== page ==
1. Decay of helical Kelvin waves on a quantum vortex filament

    SciTech Connect (OSTI)

    Van Gorder, Robert A.

    2014-07-15

    We study the dynamics of helical Kelvin waves moving along a quantum vortex filament driven by a normal fluid flow. We employ the vector form of the quantum local induction approximation (LIA) due to Schwarz. For an isolated filament, this is an adequate approximation to the full Hall-Vinen-Bekarevich-Khalatnikov dynamics. The motion of such Kelvin waves is both translational (along the quantum vortex filament) and rotational (in the plane orthogonal to the reference axis). We first present an exact closed form solution for the motion of these Kelvin waves in the case of a constant amplitude helix. Such solutions exist for a critical wave number and correspond exactly to the Donnelly-Glaberson instability, so perturbations of such solutions either decay to line filaments or blow-up. This leads us to consider helical Kelvin waves which decay to line filaments. Unlike in the case of constant amplitude helical solutions, the dynamics are much more complicated for the decaying helical waves, owing to the fact that the rate of decay of the helical perturbations along the vortex filament is not constant in time. We give an analytical and numerical description of the motion of decaying helical Kelvin waves, from which we are able to ascertain the influence of the physical parameters on the decay, translational motion along the filament, and rotational motion, of these waves (all of which depend nonlinearly on time). One interesting finding is that the helical Kelvin waves do not decay uniformly. Rather, such waves decay slowly for small time scales, and more rapidly for large time scales. The rotational and translational velocity of the Kelvin waves depend strongly on this rate of decay, and we find that the speed of propagation of a helical Kelvin wave along a quantum filament is large for small time while the wave asymptotically slows as it decays. The rotational velocity of such Kelvin waves along the filament will increase over time, asymptotically reaching a finite value. These decaying Kelvin waves correspond to wave number below the critical value for the Donnelly-Glaberson instability, and hence our results on the Schwarz quantum LIA correspond exactly to what one would expect from prior work on the Donnelly-Glaberson instability.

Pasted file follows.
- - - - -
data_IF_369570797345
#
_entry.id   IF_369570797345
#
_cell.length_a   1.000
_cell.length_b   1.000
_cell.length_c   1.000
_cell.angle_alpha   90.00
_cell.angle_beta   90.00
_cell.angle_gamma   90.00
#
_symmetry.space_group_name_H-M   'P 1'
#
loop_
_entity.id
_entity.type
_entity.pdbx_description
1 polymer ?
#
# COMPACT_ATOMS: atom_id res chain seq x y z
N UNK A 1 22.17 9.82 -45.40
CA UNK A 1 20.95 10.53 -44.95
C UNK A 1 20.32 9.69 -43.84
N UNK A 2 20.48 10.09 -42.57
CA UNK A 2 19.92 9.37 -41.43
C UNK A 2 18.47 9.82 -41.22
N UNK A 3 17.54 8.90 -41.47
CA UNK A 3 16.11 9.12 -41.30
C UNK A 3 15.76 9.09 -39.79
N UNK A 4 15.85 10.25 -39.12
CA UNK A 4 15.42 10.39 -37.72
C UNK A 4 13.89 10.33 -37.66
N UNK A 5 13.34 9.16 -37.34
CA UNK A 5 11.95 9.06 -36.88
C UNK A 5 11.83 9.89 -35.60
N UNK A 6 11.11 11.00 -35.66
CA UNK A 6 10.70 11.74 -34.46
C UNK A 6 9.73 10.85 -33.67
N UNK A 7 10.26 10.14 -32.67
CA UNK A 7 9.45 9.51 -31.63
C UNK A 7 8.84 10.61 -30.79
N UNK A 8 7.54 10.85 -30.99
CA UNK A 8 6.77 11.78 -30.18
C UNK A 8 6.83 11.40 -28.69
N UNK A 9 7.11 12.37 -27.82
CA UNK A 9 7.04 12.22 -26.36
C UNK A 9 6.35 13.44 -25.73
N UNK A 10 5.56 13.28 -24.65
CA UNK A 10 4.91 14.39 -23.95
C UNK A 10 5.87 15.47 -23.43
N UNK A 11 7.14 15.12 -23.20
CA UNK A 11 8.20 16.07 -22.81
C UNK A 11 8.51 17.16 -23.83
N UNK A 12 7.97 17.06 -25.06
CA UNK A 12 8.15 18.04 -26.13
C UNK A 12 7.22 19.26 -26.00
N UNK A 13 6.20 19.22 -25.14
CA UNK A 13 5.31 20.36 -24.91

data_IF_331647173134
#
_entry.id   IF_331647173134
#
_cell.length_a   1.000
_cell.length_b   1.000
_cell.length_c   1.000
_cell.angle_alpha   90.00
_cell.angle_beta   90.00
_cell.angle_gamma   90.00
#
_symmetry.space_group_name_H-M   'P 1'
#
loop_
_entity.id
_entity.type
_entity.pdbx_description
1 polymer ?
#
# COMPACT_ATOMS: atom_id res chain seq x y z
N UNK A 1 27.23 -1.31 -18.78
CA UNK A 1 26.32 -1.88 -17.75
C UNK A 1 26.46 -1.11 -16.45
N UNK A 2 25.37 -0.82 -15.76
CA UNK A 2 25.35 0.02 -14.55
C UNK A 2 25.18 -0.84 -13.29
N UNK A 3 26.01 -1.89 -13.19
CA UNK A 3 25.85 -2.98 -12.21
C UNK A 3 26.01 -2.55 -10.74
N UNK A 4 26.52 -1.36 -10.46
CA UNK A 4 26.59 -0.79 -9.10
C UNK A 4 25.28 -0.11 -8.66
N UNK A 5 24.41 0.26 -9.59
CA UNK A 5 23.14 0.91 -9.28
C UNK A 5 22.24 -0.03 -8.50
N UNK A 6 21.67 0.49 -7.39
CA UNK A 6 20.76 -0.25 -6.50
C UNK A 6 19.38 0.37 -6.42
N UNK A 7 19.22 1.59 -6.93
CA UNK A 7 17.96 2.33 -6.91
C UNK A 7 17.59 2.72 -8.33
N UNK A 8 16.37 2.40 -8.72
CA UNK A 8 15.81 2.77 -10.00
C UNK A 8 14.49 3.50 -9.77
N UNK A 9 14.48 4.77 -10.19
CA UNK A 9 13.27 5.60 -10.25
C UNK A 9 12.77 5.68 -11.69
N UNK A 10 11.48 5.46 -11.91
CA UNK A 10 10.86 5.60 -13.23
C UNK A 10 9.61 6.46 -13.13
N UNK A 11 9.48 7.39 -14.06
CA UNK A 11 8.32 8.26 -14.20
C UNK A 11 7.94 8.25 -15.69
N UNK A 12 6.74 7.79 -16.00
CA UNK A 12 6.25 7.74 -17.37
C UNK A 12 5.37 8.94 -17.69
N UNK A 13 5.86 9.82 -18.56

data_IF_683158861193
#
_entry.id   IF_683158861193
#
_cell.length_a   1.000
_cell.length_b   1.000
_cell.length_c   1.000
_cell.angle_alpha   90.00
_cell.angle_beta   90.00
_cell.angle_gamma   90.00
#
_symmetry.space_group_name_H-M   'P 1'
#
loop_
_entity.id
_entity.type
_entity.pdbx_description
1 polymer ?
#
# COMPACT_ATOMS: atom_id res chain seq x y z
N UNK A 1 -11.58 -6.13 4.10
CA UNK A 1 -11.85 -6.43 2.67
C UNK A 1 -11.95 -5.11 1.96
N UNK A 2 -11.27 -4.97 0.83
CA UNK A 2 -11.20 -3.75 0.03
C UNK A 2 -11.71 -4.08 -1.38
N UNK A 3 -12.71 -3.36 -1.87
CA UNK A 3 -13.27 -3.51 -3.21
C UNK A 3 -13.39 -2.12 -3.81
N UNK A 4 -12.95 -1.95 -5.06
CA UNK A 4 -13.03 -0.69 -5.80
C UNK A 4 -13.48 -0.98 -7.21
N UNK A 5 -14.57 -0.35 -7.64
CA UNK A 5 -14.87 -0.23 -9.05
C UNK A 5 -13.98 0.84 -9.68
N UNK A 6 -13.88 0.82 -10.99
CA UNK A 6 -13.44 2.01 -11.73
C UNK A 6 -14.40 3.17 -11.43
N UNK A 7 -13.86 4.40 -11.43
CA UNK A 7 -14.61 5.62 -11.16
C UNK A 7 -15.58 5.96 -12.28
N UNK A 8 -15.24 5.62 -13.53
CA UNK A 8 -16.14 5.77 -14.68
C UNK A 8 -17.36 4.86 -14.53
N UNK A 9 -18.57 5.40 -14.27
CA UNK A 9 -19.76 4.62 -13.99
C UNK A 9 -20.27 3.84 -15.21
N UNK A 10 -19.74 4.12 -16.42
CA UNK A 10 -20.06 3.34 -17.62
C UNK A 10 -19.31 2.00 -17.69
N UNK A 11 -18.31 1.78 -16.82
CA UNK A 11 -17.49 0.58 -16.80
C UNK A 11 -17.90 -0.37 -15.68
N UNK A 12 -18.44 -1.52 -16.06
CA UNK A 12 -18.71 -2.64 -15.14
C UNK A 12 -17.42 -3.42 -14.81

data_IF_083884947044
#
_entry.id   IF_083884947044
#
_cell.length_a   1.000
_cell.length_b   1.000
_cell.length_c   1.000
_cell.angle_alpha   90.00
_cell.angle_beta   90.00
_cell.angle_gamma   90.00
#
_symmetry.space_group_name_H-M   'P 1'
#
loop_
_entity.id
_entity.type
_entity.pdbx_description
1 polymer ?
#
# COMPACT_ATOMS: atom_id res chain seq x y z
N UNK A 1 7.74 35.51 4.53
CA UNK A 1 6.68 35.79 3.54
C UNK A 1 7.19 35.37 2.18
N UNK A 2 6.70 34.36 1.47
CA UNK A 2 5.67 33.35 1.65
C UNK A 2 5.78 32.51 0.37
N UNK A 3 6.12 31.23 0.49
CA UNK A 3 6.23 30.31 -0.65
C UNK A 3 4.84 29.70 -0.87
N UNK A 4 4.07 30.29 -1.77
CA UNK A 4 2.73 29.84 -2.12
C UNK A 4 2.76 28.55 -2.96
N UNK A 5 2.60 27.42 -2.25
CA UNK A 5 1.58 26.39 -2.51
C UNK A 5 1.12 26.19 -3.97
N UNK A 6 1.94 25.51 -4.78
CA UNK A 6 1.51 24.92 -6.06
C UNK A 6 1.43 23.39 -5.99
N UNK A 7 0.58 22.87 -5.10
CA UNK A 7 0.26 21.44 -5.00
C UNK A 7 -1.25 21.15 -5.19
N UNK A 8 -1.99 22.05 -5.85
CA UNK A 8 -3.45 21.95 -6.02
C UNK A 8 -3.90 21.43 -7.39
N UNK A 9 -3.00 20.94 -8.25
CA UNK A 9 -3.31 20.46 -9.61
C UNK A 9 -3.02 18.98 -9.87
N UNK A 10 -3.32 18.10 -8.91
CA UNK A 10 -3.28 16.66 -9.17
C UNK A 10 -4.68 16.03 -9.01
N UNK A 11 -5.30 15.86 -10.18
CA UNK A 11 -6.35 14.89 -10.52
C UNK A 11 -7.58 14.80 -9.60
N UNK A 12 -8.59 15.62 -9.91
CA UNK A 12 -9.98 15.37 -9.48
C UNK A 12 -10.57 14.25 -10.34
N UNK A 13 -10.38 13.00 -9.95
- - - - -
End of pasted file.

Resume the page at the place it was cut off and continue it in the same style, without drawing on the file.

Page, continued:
2. Observation of negative-frequency waves in a water tank: A classical analogue to the Hawking effect?

    E-Print Network [OSTI]

    Germain Rousseaux; Christian Mathis; Philippe Maissa; Thomas G. Philbin; Ulf Leonhardt

    2008-03-01

    The conversion of positive-frequency waves into negative-frequency waves at the event horizon is the mechanism at the heart of the Hawking radiation of black holes. In black-hole analogues, horizons are formed for waves propagating in a medium against the current when and where the flow exceeds the wave velocity. We report on the first direct observation of negative-frequency waves converted from positive-frequency waves in a moving medium. The measured degree of mode conversion is significantly higher than expected from theory.

  3. Variations on Remy's algorithm Nicolas Curien

    E-Print Network [OSTI]

    Borgs, Christian

    ... Variation 2 I heard about this variation from Luc Devroye (Barbados workshop, March 2011). We define

  4. Linear Regression of Eye Velocity on Eye Position and Head Velocity Suggests a Common Oculomotor Neural Integrator